Title: Efficient Algorithms for Unknown Markets
Abstract: The concept of market equilibrium is central in economics and
fair, stable, and efficient outcomes in competitive allocation scenarios. Most
results in general equilibrium theory for computing and analyzing equilibria rely on
knowledge of buyers' information such as their preferences, while in reality we
face unknown markets without this information. This gives rise to the following
question: Can we design efficient algorithms that are oblivious to market
other words, are there efficient algorithms for unknown markets?
In this talk, I will survey our recent research on designing efficient algorithms to compute the market equilibrium in different classes of markets, even if one has no information about the number of agents, their individual preferences and endowments, but can only observe the aggregated demands of goods with regard to proposed prices. As a main result, we design a simple ascending-price algorithm to compute an approximate equilibrium in exchange markets with weak gross substitute (WGS) property. It is the first efficient algorithm for this broad class of markets which is easy to implement and avoids heavy machinery such as the ellipsoid method. Moreover, we show several extensions of our technique – the first efficient algorithm to compute an exact equilibrium for markets with spending constraint utilities, and the first efficient algorithm for Fisher markets with budget-additive utilities.
Bio:Xiaohui Bei is currently a Nanyang Assistant Professor at Nanyang Technological University. He got his Ph.D. from Institute for Interdisciplinary Information Sciences of Tsinghua University at Beijing in 2012. Then he spent two years as a research fellow at Nanyang Technological University, and one year at Max Planck Institute for Informatics. His research interests include topics in computational economics, social networks analysis and general algorithm design.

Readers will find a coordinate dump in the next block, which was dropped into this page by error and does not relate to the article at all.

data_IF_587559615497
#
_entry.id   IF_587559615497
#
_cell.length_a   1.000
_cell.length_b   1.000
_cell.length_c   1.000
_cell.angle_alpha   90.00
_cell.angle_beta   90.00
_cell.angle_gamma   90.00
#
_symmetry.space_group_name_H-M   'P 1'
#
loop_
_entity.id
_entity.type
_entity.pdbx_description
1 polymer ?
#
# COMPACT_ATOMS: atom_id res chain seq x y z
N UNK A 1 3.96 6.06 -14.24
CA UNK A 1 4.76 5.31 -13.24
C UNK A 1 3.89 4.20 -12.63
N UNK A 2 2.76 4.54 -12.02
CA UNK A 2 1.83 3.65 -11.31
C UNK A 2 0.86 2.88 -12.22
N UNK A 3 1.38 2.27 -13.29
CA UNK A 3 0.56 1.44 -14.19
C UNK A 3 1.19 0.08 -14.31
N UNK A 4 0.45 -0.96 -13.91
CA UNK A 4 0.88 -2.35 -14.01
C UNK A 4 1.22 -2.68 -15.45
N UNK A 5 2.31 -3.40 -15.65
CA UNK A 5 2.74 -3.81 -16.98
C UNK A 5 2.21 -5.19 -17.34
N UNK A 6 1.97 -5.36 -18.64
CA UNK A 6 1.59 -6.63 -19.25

Title: Randomness Extractors beyond the Classical Setting
Abstract:Randomness extractors are deterministic procedures that extract
almost-uniform random sources from certain weak sources of randomness.
Since their invention, various notions of randomness extractors have
found wide range of applications in theoretical computer science.
In this talk, I will present our recent progress on several variants
of this notion “beyond the classical settings,” which grant the
extractor access to untrusted physical (non-classical) devices, and/or
require the extracted randomness to be looked uniform from
non-classical adversaries. In particular, I will highlight our recent
work on the notion of no-signaling secure physical randomness
extractors, which extract randomness against "no-signaling
adversaries" without any independence or structural assumptions, and
its physics implications.
Bio:Kai-Min Chung is an associate research fellow at Institute of Information Science (IIS), Academia Sinica in Taiwan. Prior to joining IIS, he was a postdoc at Cornell University supported by Simons Postdoctoral Fellowship in 2010-2013, and received his Ph.D. in computer science at Harvard University. His research interests are in the fields of cryptography, complexity theory, and quantum cryptography with recent focus on developing cryptographic solutions suitable for cloud environments, and techniques for post-quantum cryptography against quantum side information. He has served on the program committees of cryptography conferences including CRYPTO, TCC, and Asiacrypt.
Title: Algorithm Frameworks Based on Structure Preserving Sampling